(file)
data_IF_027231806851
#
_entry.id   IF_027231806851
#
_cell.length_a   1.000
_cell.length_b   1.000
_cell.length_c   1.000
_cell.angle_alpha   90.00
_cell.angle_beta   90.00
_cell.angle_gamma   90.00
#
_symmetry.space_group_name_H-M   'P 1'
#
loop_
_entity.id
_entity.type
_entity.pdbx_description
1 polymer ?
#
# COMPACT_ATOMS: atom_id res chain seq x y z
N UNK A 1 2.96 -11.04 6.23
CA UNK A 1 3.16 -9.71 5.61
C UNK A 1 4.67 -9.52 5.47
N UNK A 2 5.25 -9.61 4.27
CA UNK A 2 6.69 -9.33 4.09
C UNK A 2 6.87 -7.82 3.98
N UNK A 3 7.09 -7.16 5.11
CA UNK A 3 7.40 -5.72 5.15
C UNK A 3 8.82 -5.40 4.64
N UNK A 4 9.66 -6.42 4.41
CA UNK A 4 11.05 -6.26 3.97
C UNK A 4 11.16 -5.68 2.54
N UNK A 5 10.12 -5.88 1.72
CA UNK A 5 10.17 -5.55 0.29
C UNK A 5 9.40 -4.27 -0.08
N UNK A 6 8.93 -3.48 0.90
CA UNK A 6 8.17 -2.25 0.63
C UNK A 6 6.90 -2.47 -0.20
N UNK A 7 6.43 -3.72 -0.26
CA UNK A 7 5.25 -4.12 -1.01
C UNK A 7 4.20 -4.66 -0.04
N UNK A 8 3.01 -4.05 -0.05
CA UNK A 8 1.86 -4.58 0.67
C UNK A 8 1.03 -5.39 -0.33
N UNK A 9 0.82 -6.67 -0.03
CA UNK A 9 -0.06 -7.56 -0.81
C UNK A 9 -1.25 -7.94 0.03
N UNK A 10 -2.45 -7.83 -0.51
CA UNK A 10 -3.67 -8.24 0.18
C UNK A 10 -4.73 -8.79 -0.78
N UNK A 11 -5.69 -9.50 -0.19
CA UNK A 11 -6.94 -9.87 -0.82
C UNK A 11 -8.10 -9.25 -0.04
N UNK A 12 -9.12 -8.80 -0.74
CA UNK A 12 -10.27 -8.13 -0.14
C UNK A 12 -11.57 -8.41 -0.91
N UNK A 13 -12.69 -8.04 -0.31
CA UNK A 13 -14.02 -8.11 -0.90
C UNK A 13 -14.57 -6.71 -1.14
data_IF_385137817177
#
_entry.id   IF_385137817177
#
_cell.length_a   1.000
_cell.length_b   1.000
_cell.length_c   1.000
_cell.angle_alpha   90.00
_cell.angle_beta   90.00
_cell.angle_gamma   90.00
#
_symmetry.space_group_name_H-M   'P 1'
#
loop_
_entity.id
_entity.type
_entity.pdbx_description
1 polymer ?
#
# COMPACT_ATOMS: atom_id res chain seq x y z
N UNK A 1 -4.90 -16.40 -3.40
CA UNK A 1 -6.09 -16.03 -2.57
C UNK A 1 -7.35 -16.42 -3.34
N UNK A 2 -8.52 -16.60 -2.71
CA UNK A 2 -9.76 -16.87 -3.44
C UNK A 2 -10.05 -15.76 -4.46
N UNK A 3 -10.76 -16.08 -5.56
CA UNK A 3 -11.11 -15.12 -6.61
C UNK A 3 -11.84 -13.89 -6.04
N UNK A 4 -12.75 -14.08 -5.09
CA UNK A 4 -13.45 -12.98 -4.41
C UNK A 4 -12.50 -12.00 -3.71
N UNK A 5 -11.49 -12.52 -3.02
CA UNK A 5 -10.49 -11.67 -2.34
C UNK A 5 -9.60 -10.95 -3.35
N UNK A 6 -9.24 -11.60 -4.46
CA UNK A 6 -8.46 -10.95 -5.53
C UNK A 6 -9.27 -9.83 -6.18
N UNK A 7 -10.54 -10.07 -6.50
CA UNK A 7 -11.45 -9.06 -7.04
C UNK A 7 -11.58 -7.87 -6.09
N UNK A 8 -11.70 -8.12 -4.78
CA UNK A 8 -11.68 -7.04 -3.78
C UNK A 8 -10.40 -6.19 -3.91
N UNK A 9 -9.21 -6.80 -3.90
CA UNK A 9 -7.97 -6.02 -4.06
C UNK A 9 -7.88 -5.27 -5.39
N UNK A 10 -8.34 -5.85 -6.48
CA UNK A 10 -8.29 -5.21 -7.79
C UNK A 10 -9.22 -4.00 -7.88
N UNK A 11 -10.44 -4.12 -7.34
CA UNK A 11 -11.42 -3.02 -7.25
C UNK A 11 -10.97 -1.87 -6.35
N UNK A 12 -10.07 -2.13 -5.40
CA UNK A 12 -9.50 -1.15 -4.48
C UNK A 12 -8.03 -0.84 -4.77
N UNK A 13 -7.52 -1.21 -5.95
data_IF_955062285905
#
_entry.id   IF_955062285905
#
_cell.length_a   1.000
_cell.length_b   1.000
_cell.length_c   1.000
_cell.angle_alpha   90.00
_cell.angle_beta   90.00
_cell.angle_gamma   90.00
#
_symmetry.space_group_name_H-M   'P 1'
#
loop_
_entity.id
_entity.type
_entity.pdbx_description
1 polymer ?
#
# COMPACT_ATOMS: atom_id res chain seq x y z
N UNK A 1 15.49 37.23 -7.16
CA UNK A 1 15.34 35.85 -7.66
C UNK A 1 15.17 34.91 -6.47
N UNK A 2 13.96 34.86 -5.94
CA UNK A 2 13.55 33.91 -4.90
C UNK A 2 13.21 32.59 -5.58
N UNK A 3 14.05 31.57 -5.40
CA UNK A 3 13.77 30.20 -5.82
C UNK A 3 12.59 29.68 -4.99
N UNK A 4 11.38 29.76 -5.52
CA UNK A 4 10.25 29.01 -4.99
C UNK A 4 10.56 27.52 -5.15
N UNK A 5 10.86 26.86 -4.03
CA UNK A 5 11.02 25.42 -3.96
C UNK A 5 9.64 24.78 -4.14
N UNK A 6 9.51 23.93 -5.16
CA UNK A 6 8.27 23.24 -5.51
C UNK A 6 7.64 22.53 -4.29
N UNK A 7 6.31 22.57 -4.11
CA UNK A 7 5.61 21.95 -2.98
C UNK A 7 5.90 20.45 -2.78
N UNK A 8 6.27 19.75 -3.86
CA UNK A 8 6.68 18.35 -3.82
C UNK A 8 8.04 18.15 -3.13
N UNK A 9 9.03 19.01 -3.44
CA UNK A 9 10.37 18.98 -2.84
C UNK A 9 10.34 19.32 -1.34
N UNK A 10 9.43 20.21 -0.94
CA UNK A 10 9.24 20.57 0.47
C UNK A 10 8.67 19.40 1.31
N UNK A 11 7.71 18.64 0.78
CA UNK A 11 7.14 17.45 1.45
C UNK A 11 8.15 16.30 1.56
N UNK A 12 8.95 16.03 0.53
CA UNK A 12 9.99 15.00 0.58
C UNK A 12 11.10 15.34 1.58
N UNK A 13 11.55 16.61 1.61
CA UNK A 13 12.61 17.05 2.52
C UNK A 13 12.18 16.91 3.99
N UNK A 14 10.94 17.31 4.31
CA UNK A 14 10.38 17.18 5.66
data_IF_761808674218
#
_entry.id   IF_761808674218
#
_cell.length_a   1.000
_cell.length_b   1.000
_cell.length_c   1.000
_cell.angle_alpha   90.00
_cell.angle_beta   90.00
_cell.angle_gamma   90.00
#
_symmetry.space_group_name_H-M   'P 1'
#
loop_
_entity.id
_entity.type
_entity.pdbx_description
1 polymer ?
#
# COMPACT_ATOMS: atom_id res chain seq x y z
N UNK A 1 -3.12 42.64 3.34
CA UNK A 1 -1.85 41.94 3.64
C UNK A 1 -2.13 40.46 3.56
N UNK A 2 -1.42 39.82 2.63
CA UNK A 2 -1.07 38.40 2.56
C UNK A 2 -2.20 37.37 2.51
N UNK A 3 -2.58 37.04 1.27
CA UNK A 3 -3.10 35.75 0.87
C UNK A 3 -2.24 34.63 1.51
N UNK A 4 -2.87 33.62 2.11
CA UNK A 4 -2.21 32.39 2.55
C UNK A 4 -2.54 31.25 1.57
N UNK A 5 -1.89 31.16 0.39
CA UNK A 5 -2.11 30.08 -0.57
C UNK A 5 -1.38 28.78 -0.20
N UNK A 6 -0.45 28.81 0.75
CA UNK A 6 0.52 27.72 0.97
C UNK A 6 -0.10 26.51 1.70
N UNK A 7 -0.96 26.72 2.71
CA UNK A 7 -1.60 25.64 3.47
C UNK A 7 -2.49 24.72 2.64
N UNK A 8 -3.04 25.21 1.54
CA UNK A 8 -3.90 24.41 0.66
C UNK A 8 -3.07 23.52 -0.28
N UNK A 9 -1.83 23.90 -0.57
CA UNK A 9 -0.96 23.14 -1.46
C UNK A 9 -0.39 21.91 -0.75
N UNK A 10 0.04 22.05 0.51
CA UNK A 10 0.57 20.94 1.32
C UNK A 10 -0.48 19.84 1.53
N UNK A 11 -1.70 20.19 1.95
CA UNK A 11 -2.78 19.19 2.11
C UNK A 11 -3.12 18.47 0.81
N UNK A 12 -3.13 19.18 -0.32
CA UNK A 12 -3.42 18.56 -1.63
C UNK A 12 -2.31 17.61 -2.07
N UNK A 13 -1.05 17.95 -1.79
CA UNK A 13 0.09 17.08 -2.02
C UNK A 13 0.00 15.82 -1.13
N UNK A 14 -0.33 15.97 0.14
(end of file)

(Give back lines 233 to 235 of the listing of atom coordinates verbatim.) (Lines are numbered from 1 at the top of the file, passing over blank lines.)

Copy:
C UNK A 12 -2.31 17.61 -2.07
N UNK A 13 -1.05 17.95 -1.79
CA UNK A 13 0.09 17.08 -2.02